But if you will assume that JPM is under legal capital ratios if it had to report assets at market prices and would under my plan be forced to raise capital by forced debt for equity swaps, and it later turned out the market prices were indeed excessively low, then the new equity holder would not be harmed, because they would have shares of a now extremely well capitalized bank.

    Nor would current shareholders be harmed because they could use their warrants to buy new common JPM shares. JPM could also simply return all its new excess capital to its new shareholders (and old debt-holders) via dividends, so they too would get their cash back. And given the huge amount of debt these large banks have, the stronger of them would not have to swap that much debt for new shares, maybe 5%. And the market value of that debt would be higher than before given the bank's greater ability to pay it.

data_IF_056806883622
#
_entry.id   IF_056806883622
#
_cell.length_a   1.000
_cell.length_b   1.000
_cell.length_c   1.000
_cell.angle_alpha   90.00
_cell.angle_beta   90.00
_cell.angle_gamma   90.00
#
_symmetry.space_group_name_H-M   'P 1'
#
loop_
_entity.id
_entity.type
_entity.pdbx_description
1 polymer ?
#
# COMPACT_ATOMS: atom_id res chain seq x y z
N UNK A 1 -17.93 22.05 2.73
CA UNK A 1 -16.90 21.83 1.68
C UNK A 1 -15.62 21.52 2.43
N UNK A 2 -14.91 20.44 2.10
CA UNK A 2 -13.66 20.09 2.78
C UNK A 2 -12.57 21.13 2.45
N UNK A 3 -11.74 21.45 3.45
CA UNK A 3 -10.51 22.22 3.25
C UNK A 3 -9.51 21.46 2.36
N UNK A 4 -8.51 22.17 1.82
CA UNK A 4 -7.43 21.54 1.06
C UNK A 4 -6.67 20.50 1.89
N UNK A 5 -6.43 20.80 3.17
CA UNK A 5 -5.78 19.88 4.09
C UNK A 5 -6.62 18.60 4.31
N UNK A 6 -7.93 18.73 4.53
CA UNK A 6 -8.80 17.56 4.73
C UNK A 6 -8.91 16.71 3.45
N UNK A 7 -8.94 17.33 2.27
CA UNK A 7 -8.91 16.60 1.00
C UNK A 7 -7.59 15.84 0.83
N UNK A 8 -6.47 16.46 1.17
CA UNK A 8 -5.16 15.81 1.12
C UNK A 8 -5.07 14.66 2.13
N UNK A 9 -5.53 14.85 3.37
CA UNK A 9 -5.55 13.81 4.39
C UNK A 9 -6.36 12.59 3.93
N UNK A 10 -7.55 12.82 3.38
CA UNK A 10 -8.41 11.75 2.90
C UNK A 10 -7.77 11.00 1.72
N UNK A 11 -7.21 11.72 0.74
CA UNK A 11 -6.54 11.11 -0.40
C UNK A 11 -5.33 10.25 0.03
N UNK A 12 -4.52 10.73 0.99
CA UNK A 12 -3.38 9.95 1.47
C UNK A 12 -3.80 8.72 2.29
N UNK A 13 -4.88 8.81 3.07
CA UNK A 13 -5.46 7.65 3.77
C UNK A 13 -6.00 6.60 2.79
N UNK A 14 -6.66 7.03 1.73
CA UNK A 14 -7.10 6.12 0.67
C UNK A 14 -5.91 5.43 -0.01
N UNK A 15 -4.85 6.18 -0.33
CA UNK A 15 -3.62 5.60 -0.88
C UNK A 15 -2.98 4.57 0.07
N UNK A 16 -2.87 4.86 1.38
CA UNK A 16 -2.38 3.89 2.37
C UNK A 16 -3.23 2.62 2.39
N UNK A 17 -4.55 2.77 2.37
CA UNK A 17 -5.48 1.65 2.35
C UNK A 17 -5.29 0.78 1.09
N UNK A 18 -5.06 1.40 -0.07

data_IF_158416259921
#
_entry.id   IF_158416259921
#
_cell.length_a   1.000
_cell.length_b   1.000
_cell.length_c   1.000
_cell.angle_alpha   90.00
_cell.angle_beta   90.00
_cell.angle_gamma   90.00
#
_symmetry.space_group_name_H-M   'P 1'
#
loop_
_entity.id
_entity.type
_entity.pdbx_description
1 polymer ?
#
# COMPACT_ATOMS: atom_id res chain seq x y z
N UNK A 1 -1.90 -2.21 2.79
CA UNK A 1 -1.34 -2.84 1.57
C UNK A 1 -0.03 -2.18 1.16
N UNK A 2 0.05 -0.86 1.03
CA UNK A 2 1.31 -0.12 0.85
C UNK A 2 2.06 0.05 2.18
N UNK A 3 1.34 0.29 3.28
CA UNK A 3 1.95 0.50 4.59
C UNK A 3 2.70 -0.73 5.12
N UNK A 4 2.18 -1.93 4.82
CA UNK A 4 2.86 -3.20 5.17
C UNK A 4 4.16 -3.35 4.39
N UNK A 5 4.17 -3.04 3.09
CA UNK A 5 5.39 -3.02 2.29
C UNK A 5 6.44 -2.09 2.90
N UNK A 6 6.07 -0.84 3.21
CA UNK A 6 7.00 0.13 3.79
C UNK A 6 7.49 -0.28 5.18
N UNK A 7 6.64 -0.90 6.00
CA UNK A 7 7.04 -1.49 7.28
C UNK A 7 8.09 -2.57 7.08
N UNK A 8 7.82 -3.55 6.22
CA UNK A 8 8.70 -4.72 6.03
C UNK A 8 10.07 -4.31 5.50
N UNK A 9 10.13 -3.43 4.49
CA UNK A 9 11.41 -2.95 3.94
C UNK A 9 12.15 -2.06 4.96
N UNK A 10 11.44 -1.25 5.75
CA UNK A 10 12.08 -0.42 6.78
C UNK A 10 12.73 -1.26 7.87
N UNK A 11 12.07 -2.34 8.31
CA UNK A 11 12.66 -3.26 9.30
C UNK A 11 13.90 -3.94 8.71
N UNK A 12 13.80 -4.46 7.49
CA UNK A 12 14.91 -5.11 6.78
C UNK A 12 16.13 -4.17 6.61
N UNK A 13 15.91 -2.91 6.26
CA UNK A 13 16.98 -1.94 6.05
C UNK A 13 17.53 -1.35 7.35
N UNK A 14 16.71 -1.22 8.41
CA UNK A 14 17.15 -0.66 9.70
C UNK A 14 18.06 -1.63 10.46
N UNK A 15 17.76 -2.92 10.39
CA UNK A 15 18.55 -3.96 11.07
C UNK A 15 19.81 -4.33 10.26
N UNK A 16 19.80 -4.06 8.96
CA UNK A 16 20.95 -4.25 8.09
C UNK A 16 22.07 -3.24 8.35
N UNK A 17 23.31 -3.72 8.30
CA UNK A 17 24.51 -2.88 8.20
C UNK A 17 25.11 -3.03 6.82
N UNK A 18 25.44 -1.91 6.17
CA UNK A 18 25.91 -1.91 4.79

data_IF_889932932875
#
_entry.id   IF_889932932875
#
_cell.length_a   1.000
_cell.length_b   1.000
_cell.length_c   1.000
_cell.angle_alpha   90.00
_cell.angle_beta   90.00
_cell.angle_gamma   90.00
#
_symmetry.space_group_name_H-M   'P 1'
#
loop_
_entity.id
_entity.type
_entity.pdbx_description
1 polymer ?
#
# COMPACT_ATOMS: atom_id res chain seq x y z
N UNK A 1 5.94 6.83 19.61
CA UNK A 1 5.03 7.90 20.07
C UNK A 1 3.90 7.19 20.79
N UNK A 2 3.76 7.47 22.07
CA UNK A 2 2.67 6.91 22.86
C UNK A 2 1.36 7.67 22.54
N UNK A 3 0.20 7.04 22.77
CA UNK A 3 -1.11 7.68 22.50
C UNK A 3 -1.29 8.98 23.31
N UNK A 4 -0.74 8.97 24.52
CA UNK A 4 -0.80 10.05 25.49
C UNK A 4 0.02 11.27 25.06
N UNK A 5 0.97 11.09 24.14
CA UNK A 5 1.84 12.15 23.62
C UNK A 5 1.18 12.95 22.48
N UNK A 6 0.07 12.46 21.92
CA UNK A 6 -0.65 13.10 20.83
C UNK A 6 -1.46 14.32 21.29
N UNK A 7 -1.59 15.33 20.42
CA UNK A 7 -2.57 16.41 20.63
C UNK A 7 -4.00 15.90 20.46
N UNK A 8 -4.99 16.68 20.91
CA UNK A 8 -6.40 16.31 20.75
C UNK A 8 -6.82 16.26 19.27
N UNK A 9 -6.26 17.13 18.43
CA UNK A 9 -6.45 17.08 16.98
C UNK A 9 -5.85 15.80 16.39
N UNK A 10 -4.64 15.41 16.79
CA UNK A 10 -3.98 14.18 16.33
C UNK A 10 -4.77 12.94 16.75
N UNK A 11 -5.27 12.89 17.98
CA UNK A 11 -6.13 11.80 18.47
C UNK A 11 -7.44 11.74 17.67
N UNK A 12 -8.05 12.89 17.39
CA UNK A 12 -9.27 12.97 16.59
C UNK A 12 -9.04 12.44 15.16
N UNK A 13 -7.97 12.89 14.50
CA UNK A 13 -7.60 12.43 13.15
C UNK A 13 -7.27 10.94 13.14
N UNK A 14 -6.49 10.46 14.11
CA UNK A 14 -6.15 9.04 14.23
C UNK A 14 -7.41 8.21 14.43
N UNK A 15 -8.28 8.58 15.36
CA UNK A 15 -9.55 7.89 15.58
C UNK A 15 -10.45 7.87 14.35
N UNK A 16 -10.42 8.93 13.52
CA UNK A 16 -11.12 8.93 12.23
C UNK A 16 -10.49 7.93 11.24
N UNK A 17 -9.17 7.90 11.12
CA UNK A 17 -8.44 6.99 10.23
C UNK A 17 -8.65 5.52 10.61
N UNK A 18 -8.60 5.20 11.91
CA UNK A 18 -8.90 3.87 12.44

Mar 11, 2009. 06:33 PM | 1 Like Like |Link to Comment
  • The Manipulation of Gold Prices [View article]
    Rob: as a store of wealth, stuffing $100 bills under your mattress would have been better 28 years ago. You would have lost 0% nominally rather than 12%.

    Also better stores of wealth would have been the vast majority of stocks and bonds; plus most any bit of U.S. real estate; plus most fine art and antiques.

    Gold needs to do better than inflation in order to be a true store of wealth. But that won't happen unless real demand for gold rises faster than supply. That very well may happen, but it is hardly a sure thing. You're better of with TIPS.